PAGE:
Water and Mulch

The next two things that pine trees need to survive and thrive are water and mulch.  Keep in mind that some pine trees are drought-tolerant, and those in damp climates don't need watering other than rainfall.  The only times you need to water pines are during dry winters, when they need a thorough soaking once a month.  To prevent water stress, apply a layer of mulch around the base of the pine trees.  The mulch helps the soil retain water and prevents weeds from sprouting and stealing the pine tree's nutrients.

Fertilizer

Fertilizer is also important for pine trees.  Slow-release fertilizer helps young pine trees grow and mature pines remain healthy.  Although mature pine trees can handle quick-release fertilizer, it may burn the sensitive roots of young pine trees.  Starting with the second year of growth, pine trees need 2 to 4 pounds of a balanced fertilizer per 100 square feet of bedding.  Fertilizer that has 10-10-10 ratio of nitrogen works great for pine trees.  If your pine trees are large and in the open, you should measure the diameter of the trees' trunks and apply 2 pounds of fertilizer per 1 inch of diameter for each tree.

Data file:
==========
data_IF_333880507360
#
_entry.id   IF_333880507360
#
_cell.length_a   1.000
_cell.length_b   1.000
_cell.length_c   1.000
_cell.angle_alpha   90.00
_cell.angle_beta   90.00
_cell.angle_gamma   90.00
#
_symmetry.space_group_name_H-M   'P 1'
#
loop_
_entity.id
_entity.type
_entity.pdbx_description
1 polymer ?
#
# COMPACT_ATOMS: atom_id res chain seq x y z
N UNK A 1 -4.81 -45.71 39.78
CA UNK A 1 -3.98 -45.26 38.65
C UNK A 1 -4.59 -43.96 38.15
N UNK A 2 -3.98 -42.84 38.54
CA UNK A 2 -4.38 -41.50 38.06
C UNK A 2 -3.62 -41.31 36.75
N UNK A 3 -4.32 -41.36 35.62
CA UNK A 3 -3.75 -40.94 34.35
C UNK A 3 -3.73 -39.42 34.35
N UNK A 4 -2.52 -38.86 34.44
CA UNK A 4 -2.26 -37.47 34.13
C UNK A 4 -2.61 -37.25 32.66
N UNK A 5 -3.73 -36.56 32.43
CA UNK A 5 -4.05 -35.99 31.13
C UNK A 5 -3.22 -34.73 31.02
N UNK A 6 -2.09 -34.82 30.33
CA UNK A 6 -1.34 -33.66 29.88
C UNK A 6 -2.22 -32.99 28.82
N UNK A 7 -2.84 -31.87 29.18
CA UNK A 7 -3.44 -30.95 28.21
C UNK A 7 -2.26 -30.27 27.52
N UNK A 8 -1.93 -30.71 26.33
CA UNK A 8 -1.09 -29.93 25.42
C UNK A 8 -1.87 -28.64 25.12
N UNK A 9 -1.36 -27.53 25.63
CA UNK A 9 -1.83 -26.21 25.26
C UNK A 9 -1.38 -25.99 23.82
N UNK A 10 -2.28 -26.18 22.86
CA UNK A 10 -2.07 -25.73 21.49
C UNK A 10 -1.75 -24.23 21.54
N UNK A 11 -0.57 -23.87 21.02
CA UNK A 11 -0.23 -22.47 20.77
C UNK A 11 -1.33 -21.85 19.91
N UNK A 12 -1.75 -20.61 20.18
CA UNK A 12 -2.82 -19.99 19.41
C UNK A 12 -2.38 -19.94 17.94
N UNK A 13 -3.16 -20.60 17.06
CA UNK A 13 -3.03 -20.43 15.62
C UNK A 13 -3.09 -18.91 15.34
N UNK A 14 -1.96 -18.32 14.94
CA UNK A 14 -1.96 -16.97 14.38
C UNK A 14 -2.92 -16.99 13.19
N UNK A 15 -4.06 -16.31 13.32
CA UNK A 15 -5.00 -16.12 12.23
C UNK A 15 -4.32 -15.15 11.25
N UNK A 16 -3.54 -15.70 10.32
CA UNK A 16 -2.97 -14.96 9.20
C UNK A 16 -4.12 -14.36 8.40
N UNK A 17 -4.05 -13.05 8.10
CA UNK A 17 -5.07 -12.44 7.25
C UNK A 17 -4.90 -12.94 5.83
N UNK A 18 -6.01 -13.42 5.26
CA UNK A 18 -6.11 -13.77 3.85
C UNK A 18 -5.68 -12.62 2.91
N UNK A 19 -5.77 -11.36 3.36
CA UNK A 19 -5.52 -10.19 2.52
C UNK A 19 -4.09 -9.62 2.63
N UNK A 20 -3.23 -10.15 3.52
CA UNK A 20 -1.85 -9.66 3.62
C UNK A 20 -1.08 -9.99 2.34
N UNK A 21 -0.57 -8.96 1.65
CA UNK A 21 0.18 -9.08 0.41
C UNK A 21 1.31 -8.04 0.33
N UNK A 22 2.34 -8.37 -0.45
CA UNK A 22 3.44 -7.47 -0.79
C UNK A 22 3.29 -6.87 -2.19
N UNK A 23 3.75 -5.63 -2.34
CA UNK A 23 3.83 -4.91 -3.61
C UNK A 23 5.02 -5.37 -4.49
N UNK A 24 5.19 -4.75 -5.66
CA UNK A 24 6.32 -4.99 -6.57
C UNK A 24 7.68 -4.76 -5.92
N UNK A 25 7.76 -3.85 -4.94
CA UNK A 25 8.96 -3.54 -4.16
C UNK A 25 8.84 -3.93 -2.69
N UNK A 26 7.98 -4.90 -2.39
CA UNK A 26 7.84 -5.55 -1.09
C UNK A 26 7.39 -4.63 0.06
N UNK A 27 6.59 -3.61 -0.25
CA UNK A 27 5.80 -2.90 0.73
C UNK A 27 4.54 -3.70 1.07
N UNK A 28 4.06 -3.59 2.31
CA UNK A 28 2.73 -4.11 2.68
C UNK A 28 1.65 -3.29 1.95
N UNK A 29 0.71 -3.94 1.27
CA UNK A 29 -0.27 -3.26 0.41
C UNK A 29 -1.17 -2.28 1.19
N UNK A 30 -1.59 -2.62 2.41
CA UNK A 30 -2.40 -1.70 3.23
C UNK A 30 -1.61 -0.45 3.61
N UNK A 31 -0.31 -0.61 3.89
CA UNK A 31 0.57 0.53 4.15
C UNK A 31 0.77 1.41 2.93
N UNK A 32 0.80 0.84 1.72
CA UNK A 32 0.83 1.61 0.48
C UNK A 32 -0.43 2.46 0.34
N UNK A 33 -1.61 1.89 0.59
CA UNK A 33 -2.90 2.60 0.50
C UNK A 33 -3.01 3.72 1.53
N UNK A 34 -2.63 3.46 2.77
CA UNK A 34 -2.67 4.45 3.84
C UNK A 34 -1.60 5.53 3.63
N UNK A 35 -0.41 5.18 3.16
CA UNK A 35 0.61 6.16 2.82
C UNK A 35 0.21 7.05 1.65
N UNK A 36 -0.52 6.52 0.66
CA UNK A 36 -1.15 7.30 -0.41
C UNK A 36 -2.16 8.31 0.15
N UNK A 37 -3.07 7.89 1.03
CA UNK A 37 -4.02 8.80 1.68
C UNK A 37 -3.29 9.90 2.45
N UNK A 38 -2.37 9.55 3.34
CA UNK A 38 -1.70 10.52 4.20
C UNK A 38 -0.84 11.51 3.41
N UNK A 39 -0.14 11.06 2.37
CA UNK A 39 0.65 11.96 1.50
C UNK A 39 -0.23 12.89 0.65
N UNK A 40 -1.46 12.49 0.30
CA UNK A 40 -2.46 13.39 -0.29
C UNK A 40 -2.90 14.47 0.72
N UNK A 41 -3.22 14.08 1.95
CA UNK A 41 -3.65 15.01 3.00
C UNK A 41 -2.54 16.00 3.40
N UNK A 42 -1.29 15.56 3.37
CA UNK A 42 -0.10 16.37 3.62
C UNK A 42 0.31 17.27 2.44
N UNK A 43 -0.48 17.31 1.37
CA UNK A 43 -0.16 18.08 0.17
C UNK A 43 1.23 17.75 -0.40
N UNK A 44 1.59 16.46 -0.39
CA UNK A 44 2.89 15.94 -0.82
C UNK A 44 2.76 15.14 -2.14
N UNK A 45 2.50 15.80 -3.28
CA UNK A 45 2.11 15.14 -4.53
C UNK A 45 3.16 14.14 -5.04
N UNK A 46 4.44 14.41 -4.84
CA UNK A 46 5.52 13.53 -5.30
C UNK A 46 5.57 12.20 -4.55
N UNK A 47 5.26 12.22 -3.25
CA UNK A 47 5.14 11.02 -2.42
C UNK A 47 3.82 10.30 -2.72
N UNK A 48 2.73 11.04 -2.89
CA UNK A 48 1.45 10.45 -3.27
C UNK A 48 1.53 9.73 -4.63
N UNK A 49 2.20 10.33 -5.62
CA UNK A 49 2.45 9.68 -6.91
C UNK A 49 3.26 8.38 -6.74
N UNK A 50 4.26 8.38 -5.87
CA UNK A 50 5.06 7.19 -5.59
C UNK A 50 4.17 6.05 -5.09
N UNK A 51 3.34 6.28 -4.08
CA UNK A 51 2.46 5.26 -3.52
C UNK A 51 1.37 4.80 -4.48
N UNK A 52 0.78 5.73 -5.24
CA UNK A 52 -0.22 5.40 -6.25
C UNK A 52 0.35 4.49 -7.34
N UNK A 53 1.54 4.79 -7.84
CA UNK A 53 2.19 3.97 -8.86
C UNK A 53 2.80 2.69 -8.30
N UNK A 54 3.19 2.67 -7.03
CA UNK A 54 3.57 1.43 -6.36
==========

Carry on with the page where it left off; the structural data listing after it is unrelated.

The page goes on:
Pruning

For most trees, pruning is necessary in order for the trees to remain healthy.  However, pine trees don't need as much pruning as other trees.  In fact, too much pruning can do more harm than good.  You can control the size and shape of your pine trees with light trims in late winter, but as evergreens, they won't sprout new growth from the inactive centers, behind the green needles. This means that heavy pruning can leave pine trees bare and thin for years.  The only time pruning is extremely necessary is when you need to remove a dead or diseased limb back to the branch collar, which is the swollen area at the trunk.  When cutting off a diseased branch, it's safest to wait until dry weather, as infected spores can easily contaminate pruning tools in wet weather, passing the disease onto other parts of the tree or to other trees.